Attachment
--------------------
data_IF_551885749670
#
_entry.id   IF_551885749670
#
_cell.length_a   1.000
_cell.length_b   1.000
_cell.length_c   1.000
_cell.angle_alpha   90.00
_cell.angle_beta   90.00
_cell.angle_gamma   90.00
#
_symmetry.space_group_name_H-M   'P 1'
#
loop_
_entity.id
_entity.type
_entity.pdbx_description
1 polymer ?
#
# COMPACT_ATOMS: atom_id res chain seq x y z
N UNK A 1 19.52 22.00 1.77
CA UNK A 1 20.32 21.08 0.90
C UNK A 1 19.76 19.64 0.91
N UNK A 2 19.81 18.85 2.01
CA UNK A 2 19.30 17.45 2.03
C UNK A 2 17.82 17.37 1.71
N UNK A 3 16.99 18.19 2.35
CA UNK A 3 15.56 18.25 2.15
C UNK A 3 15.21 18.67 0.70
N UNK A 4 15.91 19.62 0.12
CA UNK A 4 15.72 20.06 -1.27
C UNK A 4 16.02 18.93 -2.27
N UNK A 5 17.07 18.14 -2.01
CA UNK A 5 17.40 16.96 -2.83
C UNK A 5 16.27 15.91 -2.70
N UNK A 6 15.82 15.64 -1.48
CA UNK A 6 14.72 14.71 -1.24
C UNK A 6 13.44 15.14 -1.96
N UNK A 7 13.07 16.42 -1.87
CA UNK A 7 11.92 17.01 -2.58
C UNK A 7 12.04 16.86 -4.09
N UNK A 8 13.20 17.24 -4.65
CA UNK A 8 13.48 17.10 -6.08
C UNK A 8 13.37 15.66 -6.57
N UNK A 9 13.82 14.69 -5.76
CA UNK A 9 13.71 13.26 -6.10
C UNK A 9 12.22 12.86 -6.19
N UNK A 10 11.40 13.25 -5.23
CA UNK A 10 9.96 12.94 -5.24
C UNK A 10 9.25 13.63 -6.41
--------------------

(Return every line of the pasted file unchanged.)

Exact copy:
data_IF_551885749670
#
_entry.id   IF_551885749670
#
_cell.length_a   1.000
_cell.length_b   1.000
_cell.length_c   1.000
_cell.angle_alpha   90.00
_cell.angle_beta   90.00
_cell.angle_gamma   90.00
#
_symmetry.space_group_name_H-M   'P 1'
#
loop_
_entity.id
_entity.type
_entity.pdbx_description
1 polymer ?
#
# COMPACT_ATOMS: atom_id res chain seq x y z
N UNK A 1 19.52 22.00 1.77
CA UNK A 1 20.32 21.08 0.90
C UNK A 1 19.76 19.64 0.91
N UNK A 2 19.81 18.85 2.01
CA UNK A 2 19.30 17.45 2.03
C UNK A 2 17.82 17.37 1.71
N UNK A 3 16.99 18.19 2.35
CA UNK A 3 15.56 18.25 2.15
C UNK A 3 15.21 18.67 0.70
N UNK A 4 15.91 19.62 0.12
CA UNK A 4 15.72 20.06 -1.27
C UNK A 4 16.02 18.93 -2.27
N UNK A 5 17.07 18.14 -2.01
CA UNK A 5 17.40 16.96 -2.83
C UNK A 5 16.27 15.91 -2.70
N UNK A 6 15.82 15.64 -1.48
CA UNK A 6 14.72 14.71 -1.24
C UNK A 6 13.44 15.14 -1.96
N UNK A 7 13.07 16.42 -1.87
CA UNK A 7 11.92 17.01 -2.58
C UNK A 7 12.04 16.86 -4.09
N UNK A 8 13.20 17.24 -4.65
CA UNK A 8 13.48 17.10 -6.08
C UNK A 8 13.37 15.66 -6.57
N UNK A 9 13.82 14.69 -5.76
CA UNK A 9 13.71 13.26 -6.10
C UNK A 9 12.22 12.86 -6.19
N UNK A 10 11.40 13.25 -5.23
CA UNK A 10 9.96 12.94 -5.24
C UNK A 10 9.25 13.63 -6.41